While Cléo de 5 à 7 is a clear reflection of life in the early 60s, some of Varda’s other films were definitely ahead of their time. The documentary Les Glaneurs et la Glaneuse (The Gleaners and I) shot in 2000 is a look at a wasteful society which sees people scavenging for food thoughtlessly thrown away by others, pre-empting by a good few years today’s concern over the environment and the need for recycling. And Sans Toi, Ni Loi (Vagabond) , starring a 17-year-old Sandrine Bonnaire, is the story of a young woman who lives on the streets and is eventually found lying dead in a ditch. When the film was first screened in1985, says Varda, the problem of homeless people was not talked about and finding a homeless women on the street was even more rare.
It’s a sign of the affection Varda inspires in her actors that Bonnaire was at the screening to pay moving tribute to the woman she said had changed her life. “You know there are films I am very proud of, but Vagabond is an exception… it brought me into existence and made me grow up.”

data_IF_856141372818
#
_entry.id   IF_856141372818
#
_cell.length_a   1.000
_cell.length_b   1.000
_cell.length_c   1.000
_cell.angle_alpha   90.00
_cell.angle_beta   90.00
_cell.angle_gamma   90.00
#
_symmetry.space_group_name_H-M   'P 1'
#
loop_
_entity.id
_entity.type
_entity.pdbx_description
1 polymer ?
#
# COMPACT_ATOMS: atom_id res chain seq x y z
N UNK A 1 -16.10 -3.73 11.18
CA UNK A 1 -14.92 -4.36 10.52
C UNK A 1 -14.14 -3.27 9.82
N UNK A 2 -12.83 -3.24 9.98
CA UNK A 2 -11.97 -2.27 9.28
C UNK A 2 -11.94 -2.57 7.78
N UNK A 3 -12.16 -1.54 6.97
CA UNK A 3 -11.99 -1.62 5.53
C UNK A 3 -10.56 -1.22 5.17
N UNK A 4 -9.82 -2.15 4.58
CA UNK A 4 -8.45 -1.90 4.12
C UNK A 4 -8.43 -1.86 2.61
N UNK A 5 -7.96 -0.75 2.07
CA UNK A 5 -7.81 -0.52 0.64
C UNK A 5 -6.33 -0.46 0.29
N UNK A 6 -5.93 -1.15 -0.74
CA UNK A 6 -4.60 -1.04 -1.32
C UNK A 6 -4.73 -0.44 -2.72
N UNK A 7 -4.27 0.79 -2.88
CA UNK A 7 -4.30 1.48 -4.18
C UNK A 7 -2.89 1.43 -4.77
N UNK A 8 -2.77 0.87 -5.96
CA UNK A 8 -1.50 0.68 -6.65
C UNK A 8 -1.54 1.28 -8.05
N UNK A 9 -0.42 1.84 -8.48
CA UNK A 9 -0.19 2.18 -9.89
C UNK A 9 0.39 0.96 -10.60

The partnership between LVMH, one of the world’s biggest luxury goods companies, and a film director highly regarded for her searing social commentary may raise a few eyebrows. Yet Varda is unstinting in her praise for the company which last year also restored one of her late husband Jacques Demy’s classic films, Les Parapluies de Cherbourg. “We are lucky in France that the idea of preserving our heritage is important,” she says. “And we have found the assistance we needed in this family with such acute artistic taste … which understands our desire to share these old films with those who want to see them.”
But she’s still capable of throwing out the odd barb or two. After a flattering speech by Pierre Godé vice president of LVMH, Varda took the microphone: “I was thinking just before, when you paid me those extraordinary compliments, about the fishermen of Sète. They said a phrase I adore when people used to say to them La Pointe Courte, it’s very pretty, it’s very beautiful. They used to say ‘a bit less thanks and a bit more money’.”
Here is the full interview with Agnès Varda courtesy of lesnuitsduchasseurdefilms.com